2) An unconscious adjustment to his mechanics, again due to the shoulder injury from last season. It’s quite possible that Joba’s shoulder is completely healthy, but he’s still favoring it at times (similar to how Hughes favored his leg even after the hamstring healed back in 2007). Will Carrol at Baseball Prospectus likes to write all the time about how cascading effects can occur due to injuries, and that could be in play here.

        3) A decision to mix more 2-seam fastballs (and other, slower fastballs) in an effort to conserve stamina over the course of the season.

        I suppose you could probably expand points one and two to include just basic inconsistencies, or growing pains. Again, since increased fastball velocity can be – and I think in Joba’s case, is – linked to clean mechanics, and we know that Joba has struggled keeping his mechanics clean and in order throughout the season, I’d be willing to be that’s where his missing MPH have gone. And mechanics are usually one of the big things young pitchers struggle to get under control, for a variety of reasons.

        Yes, the missing MPH are worrisome. Yes, we should probably be concerned about it. But I’d be shocked if the Yankees brain trust was completely ignoring it, either, and if there were a serious problem, Joba would have been shut down long ago. The Yankees know how much is riding on his arm, so if there’s one pitcher I expect them to handle properly and with the utmost care in the entire organization, it’s Chamberlain.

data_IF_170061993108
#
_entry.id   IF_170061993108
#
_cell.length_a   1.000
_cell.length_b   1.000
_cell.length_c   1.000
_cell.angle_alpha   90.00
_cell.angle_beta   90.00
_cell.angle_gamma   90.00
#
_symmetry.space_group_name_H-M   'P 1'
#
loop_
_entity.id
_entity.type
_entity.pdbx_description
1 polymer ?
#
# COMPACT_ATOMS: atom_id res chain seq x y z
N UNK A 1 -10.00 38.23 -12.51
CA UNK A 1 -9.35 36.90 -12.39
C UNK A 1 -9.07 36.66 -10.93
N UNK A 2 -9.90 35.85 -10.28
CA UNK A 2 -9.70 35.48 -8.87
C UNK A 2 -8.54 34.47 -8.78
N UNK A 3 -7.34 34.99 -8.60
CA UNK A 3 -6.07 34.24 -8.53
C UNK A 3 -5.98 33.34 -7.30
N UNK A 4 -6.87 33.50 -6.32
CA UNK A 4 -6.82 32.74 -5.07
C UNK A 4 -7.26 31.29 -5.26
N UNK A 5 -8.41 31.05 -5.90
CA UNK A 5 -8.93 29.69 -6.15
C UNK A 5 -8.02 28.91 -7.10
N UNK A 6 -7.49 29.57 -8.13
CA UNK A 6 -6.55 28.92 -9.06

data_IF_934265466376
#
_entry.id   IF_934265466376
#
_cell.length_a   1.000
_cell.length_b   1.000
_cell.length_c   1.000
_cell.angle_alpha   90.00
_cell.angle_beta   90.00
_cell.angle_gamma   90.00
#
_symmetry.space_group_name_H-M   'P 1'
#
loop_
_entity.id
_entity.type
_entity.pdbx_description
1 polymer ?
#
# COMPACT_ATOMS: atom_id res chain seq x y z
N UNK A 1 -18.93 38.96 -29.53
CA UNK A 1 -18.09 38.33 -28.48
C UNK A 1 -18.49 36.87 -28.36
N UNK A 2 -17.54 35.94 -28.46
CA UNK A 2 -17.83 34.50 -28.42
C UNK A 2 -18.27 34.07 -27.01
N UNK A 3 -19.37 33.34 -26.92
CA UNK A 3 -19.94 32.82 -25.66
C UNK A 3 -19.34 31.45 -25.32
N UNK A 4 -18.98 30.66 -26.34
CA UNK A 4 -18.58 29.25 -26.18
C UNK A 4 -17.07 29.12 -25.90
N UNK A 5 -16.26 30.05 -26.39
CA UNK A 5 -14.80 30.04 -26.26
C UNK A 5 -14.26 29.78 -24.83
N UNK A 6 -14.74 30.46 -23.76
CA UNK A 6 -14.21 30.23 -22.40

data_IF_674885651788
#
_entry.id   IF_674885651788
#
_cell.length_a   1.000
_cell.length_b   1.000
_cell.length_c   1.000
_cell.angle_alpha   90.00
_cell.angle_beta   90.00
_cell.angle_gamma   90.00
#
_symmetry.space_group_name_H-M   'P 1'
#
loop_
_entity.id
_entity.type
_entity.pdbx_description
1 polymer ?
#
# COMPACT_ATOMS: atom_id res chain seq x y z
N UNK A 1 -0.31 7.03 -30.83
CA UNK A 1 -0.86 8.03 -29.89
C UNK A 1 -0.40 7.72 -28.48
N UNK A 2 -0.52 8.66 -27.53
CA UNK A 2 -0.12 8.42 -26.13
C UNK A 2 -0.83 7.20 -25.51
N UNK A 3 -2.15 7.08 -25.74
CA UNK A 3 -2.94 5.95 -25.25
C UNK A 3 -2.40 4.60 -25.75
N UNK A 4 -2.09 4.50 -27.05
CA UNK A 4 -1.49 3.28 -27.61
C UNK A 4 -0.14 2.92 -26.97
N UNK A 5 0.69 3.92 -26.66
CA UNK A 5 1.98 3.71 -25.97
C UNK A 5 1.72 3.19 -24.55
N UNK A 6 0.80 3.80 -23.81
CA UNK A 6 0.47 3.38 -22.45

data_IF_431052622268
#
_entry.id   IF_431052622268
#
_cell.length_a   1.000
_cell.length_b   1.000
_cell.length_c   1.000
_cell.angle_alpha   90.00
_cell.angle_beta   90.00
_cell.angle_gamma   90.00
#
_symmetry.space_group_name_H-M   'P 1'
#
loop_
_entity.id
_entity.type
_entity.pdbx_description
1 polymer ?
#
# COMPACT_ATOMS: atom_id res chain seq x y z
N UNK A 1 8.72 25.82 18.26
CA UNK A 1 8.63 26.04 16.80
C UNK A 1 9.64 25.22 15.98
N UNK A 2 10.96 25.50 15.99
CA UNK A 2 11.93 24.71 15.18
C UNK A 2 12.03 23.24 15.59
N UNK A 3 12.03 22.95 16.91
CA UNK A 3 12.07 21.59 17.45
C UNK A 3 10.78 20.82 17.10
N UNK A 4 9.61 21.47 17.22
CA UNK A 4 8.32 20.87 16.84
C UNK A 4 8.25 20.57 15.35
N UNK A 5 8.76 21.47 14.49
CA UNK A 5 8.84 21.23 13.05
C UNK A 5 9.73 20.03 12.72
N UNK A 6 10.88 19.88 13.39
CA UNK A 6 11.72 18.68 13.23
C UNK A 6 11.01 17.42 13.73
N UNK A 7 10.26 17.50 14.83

• BigBlueAL

          Oh Im sure the Yankees are aware of it. But what does it say about Dave Eiland if he cant help him fix it, hell it seems to be getting worse actually.

        • Chris

          Verlander’s strugggles can be traced back to his no hitter almost to the day.

        • mattb

          You say more much more concisely here what it took me a book to write below. Totally agreed.

          • The Fallen Phoenix

            You touched on the conditioning issues, though, which I meant to get to in my comment above, and promptly forgot about as I was writing it. D’oh.

    • Salty Buggah

      I wonder how in the Cleveland start he was sitting 95-96 and hit 97-98 in the 8th. What did he do differently that day that he isn’t doing now? I know we got him a good lead after he had a somewhat shaky first so maybe he thought he could let it fly but we did that today too.

    • mattb

      Totally agreed, even if in “throwing like last year” didn’t result in a 2.60 ERA, which I think would’ve been an unrealisic expectation for this season anyway (not long-term, though). I would rather see a Joba who is absolutely lights out dominant 3 out of every 5 starts and labors/even gets knocked around some in the other than this Joba. The numbers about him, before today, about his not having given up more than 3ER in quite some time are nice, and not insigificant–it suggests both maturity beyond his years, and that at least his stuff has been good enough to limit damage–though certainly luck has played a role too.